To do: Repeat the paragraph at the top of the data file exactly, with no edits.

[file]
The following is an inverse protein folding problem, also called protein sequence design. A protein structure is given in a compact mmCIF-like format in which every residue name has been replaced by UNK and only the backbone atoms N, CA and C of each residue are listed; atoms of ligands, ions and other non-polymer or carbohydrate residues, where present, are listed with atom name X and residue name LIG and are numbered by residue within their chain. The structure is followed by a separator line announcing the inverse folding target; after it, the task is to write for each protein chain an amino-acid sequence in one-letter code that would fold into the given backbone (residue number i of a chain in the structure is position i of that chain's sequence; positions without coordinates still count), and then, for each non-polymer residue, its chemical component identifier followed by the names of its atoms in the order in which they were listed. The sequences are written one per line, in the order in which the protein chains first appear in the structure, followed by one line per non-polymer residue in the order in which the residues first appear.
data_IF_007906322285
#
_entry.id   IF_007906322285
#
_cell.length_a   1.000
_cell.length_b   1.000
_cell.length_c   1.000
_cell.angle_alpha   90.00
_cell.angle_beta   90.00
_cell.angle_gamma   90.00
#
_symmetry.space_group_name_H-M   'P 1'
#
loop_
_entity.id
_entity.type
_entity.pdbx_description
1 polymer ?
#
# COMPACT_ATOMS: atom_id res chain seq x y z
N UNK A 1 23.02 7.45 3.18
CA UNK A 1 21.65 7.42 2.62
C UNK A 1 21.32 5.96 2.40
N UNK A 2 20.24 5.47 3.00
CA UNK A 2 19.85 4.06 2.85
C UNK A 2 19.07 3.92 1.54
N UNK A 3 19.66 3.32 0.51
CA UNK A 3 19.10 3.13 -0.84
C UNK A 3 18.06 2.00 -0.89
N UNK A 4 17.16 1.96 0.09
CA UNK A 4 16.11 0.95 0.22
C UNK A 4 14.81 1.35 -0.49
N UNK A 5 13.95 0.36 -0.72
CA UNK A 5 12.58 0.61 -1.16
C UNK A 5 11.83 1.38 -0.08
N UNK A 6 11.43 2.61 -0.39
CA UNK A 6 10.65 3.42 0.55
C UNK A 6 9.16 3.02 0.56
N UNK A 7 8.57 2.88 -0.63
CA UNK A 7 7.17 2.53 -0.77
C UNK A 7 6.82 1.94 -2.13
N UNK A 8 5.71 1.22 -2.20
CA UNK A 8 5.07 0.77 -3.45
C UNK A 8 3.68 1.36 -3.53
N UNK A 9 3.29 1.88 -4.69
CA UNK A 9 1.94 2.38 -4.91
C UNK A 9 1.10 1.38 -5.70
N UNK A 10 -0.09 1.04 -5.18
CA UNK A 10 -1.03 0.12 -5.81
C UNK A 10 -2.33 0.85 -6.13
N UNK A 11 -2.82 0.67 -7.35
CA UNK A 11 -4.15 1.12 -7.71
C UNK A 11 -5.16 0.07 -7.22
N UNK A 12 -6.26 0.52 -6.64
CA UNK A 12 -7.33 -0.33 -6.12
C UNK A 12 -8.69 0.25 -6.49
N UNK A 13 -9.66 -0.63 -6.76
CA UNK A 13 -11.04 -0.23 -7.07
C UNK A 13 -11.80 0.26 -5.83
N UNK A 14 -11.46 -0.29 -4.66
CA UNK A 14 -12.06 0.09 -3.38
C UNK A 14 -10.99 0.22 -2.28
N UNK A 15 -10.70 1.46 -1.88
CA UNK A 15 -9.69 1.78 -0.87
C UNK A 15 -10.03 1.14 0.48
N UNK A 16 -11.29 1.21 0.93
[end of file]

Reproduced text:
The following is an inverse protein folding problem, also called protein sequence design. A protein structure is given in a compact mmCIF-like format in which every residue name has been replaced by UNK and only the backbone atoms N, CA and C of each residue are listed; atoms of ligands, ions and other non-polymer or carbohydrate residues, where present, are listed with atom name X and residue name LIG and are numbered by residue within their chain. The structure is followed by a separator line announcing the inverse folding target; after it, the task is to write for each protein chain an amino-acid sequence in one-letter code that would fold into the given backbone (residue number i of a chain in the structure is position i of that chain's sequence; positions without coordinates still count), and then, for each non-polymer residue, its chemical component identifier followed by the names of its atoms in the order in which they were listed. The sequences are written one per line, in the order in which the protein chains first appear in the structure, followed by one line per non-polymer residue in the order in which the residues first appear.